Gillespie originally went to Carleton, less than an hour from his hometown of St. Paul, Minn., with the plan of getting a solid education and playing basketball on the side. He started at Baylor as a walk-on in 2017 after he watched a North Carolina game and decided he had the size (6-foot-9) and athleticism to play in Division I.

“Everybody doesn’t have the same route,” Teague said.

Baylor has played in the NCAA tournament in five of the past six seasons and eight times under Coach Scott Drew, who has frequently recruited the transfer market, though perhaps never this successfully. He has six transfers on the 14-man roster, including Adam Flagler and Jonathan Tchamwa Tchatchoua, both of whom are sitting out this season under NCAA rules.

“I think recruiting is a real fluid situation,” Drew said. “Nowadays you have people that leave that you don’t expect it. They could go pro; they could transfer. You used to map out, ‘We have four scholarships or three scholarships.’ Now it’s, ‘Okay, this is what we have today, but we could have this or this or this.’ You have to stay flexible.”

Gillespie said he had a good feeling about this season during a summer exhibition trip to Italy, where he saw a deep, unselfish team with a ridiculous work ethic. That level of optimism has been exceeded.

“They’re just a really connected, mature team,” said Seth Greenberg, the ESPN analyst and former college coach. “They’re like an old-school team. … You’ve got the blue bloods that are trying to play their way into the NCAA tournament. So what you’re seeing is an emergence of a Dayton [20-2 and ranked sixth nationally]. You’re seeing an emergence of a Baylor. But the Baylor team is interesting because they are older. … The DNA of the Final Four championship team looks like Baylor over the last four years. … You look at the teams that have made these runs, they look like Gonzaga and Baylor.”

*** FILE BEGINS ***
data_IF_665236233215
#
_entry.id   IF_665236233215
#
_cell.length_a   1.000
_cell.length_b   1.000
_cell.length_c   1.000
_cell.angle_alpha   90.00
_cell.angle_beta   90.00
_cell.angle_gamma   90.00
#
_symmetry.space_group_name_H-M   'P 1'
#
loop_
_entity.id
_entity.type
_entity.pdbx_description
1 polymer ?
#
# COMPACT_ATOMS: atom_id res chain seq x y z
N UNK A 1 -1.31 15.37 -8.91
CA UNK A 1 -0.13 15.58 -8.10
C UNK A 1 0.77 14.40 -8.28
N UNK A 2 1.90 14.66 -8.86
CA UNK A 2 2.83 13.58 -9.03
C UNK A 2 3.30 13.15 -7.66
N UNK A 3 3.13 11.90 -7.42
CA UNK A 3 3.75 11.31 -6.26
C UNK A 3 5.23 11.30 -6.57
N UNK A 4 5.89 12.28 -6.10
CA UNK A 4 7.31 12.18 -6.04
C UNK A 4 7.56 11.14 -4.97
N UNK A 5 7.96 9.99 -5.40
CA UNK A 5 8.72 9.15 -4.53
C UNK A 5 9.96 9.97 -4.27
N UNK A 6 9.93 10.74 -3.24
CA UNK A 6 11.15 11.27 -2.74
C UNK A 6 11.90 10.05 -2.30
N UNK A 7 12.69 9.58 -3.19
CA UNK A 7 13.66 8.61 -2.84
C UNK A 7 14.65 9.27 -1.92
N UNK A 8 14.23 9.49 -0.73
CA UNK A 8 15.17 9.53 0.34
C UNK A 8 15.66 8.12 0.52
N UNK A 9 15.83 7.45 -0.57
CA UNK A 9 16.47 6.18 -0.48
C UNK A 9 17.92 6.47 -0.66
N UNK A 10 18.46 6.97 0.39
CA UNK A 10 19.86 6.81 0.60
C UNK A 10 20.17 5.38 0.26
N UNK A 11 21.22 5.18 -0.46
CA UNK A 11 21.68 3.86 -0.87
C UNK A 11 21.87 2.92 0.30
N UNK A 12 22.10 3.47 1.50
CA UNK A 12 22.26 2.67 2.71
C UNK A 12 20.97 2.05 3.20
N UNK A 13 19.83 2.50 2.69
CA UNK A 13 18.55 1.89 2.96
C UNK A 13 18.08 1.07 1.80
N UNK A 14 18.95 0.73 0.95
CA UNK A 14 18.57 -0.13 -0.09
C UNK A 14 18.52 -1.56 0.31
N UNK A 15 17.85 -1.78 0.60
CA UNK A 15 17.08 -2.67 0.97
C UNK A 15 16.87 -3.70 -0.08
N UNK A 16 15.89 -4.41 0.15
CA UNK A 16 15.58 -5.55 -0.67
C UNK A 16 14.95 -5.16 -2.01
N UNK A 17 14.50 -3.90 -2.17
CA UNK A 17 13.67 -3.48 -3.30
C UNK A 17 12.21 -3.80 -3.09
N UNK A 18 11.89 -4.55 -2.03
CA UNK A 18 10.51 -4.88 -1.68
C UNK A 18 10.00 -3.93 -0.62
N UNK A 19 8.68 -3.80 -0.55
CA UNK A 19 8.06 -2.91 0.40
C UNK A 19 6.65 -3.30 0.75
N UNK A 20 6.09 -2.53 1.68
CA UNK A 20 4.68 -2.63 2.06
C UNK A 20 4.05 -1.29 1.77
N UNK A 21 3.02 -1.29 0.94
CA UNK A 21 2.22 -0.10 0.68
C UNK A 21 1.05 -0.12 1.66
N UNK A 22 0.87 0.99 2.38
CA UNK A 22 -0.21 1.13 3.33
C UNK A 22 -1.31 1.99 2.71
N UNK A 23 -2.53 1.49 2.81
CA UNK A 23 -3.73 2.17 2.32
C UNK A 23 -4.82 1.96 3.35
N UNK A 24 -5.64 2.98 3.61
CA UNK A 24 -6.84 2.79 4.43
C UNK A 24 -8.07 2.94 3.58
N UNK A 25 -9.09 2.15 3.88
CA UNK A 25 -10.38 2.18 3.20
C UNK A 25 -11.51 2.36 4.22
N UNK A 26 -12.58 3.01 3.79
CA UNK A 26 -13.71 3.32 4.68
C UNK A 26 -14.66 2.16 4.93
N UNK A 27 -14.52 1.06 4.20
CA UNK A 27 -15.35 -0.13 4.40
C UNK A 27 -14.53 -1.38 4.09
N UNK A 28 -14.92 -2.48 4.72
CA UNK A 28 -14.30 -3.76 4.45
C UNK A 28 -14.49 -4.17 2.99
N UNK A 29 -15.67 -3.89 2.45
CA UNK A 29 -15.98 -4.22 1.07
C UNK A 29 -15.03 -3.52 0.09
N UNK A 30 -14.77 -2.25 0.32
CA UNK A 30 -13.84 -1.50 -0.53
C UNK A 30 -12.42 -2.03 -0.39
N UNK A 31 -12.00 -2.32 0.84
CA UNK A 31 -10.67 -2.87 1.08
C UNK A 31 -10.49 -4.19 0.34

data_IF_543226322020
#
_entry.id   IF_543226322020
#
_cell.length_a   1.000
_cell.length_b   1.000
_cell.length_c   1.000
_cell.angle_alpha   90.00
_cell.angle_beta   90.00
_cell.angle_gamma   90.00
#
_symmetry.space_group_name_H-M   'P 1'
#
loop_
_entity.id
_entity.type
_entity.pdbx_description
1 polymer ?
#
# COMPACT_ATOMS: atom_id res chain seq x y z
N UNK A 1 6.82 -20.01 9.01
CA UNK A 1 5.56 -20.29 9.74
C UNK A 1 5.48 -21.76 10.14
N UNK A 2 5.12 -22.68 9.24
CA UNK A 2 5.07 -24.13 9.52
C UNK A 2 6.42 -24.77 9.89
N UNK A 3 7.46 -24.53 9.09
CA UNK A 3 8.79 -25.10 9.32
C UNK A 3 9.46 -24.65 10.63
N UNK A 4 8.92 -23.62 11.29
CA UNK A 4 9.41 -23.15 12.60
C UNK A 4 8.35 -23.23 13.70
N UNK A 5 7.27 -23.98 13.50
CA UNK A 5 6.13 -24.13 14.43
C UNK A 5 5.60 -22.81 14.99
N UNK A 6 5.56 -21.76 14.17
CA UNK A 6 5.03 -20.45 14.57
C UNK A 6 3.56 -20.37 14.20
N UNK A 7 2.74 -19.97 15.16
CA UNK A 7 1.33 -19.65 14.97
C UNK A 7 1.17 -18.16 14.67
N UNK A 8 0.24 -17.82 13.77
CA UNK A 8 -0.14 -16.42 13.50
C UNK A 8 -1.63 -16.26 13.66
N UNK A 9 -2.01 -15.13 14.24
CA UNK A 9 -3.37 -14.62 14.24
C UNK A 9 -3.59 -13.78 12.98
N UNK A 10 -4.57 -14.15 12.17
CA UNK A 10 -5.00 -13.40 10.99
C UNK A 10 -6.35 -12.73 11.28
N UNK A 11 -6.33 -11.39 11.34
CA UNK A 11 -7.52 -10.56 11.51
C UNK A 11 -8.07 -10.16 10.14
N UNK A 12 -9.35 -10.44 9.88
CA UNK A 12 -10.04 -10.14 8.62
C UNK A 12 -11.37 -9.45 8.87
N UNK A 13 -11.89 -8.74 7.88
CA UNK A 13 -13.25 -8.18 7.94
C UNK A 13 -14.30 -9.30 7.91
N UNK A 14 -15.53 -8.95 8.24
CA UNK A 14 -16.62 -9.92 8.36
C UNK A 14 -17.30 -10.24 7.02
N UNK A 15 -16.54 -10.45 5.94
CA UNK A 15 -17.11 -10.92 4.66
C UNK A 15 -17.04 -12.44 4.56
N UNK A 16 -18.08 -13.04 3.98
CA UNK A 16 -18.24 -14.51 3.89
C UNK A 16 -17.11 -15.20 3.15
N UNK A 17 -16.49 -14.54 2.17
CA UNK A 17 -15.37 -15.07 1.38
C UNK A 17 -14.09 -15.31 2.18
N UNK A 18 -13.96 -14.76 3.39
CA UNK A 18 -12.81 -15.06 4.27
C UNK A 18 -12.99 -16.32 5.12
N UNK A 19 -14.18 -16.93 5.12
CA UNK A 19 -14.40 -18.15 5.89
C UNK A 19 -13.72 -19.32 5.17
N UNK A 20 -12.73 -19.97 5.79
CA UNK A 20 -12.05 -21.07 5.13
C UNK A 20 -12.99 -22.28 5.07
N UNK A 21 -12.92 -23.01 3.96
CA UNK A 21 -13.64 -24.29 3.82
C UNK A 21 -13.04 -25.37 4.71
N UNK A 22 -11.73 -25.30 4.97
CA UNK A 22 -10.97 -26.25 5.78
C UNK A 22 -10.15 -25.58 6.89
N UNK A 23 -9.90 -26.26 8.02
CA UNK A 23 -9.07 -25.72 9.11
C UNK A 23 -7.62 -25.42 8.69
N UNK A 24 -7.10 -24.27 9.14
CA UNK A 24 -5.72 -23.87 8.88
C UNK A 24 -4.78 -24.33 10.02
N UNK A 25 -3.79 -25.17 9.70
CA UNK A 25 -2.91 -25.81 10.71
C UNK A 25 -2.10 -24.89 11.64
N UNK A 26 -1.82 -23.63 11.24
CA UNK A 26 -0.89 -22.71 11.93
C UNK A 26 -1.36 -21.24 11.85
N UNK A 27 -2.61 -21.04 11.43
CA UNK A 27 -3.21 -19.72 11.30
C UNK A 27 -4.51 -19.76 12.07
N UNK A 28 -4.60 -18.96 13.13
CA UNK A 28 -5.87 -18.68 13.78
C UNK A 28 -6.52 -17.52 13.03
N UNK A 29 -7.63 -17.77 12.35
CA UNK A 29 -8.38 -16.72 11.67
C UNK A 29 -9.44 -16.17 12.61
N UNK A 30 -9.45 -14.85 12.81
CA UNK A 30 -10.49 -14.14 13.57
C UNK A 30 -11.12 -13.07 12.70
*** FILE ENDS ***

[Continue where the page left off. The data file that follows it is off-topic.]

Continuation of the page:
This season may be the perfect storm of opportunity for the Bears. There’s no dominant power — seven teams have been ranked No. 1, none for longer than four weeks — and Baylor’s team-centric approach with the No. 5 scoring defense in the nation may have more value than in previous years.

“This year, I think more than ever, you have a lot of parity, and with a lot of parity it means you have opportunity,” Drew said.

The Bears also have the right profile. Twenty-nine of the past 31 national champions were ranked in the top 12 on Feb. 1 of that season, according to the NCAA. Baylor also has its first 9-0 conference start since the 1947-48 season. The signature wins are there, too: No. 3 Kansas, No. 10 Villanova, No. 19 Butler, No. 23 Arizona and Texas Tech.

“It’s definitely surreal a lot of times,” Gillespie said. “I didn’t think that I was going to be contributing like I do on a team that’d be that successful. … It’s something that we definitely embrace. One thing, MaCio and Dave still call me ‘Scout Team Freddie.’ … We’re proud of the fact that we were overlooked and that people might still be overlooking us and still don’t think that we’re the real deal.”